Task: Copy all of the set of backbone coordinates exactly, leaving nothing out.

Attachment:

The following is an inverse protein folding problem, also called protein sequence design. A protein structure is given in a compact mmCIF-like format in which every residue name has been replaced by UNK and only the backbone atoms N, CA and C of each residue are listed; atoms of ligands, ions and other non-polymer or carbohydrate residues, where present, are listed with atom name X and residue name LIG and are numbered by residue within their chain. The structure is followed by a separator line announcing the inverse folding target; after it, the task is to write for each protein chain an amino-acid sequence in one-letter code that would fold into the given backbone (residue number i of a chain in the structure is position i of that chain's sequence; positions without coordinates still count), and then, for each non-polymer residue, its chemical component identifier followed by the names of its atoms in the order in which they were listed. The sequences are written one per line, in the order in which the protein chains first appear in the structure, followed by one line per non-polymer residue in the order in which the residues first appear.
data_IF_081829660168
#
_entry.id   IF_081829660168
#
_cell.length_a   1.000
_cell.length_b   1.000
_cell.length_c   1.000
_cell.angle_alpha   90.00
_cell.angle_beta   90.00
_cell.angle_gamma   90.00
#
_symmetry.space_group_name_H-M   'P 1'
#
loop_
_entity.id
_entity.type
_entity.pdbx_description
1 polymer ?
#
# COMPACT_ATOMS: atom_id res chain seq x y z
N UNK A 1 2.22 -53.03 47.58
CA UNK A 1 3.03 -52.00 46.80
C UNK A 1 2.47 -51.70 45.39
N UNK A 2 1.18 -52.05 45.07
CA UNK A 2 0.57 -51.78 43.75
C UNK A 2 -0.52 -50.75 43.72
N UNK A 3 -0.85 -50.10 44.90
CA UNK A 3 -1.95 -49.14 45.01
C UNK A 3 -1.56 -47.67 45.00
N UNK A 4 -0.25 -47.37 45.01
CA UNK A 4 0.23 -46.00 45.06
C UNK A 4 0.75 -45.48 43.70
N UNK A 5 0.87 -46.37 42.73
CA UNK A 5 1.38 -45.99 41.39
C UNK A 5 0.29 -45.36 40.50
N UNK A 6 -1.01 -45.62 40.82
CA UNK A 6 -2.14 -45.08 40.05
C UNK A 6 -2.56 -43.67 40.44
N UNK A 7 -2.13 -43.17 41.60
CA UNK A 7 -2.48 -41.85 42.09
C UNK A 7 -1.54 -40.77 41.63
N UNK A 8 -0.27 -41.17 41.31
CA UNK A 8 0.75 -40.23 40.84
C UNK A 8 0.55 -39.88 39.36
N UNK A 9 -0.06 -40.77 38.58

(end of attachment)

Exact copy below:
The following is an inverse protein folding problem, also called protein sequence design. A protein structure is given in a compact mmCIF-like format in which every residue name has been replaced by UNK and only the backbone atoms N, CA and C of each residue are listed; atoms of ligands, ions and other non-polymer or carbohydrate residues, where present, are listed with atom name X and residue name LIG and are numbered by residue within their chain. The structure is followed by a separator line announcing the inverse folding target; after it, the task is to write for each protein chain an amino-acid sequence in one-letter code that would fold into the given backbone (residue number i of a chain in the structure is position i of that chain's sequence; positions without coordinates still count), and then, for each non-polymer residue, its chemical component identifier followed by the names of its atoms in the order in which they were listed. The sequences are written one per line, in the order in which the protein chains first appear in the structure, followed by one line per non-polymer residue in the order in which the residues first appear.
data_IF_081829660168
#
_entry.id   IF_081829660168
#
_cell.length_a   1.000
_cell.length_b   1.000
_cell.length_c   1.000
_cell.angle_alpha   90.00
_cell.angle_beta   90.00
_cell.angle_gamma   90.00
#
_symmetry.space_group_name_H-M   'P 1'
#
loop_
_entity.id
_entity.type
_entity.pdbx_description
1 polymer ?
#
# COMPACT_ATOMS: atom_id res chain seq x y z
N UNK A 1 2.22 -53.03 47.58
CA UNK A 1 3.03 -52.00 46.80
C UNK A 1 2.47 -51.70 45.39
N UNK A 2 1.18 -52.05 45.07
CA UNK A 2 0.57 -51.78 43.75
C UNK A 2 -0.52 -50.75 43.72
N UNK A 3 -0.85 -50.10 44.90
CA UNK A 3 -1.95 -49.14 45.01
C UNK A 3 -1.56 -47.67 45.00
N UNK A 4 -0.25 -47.37 45.01
CA UNK A 4 0.23 -46.00 45.06
C UNK A 4 0.75 -45.48 43.70
N UNK A 5 0.87 -46.37 42.73
CA UNK A 5 1.38 -45.99 41.39
C UNK A 5 0.29 -45.36 40.50
N UNK A 6 -1.01 -45.62 40.82
CA UNK A 6 -2.14 -45.08 40.05
C UNK A 6 -2.56 -43.67 40.44
N UNK A 7 -2.13 -43.17 41.60
CA UNK A 7 -2.48 -41.85 42.09
C UNK A 7 -1.54 -40.77 41.63
N UNK A 8 -0.27 -41.17 41.31
CA UNK A 8 0.75 -40.23 40.84
C UNK A 8 0.55 -39.88 39.36
N UNK A 9 -0.06 -40.77 38.58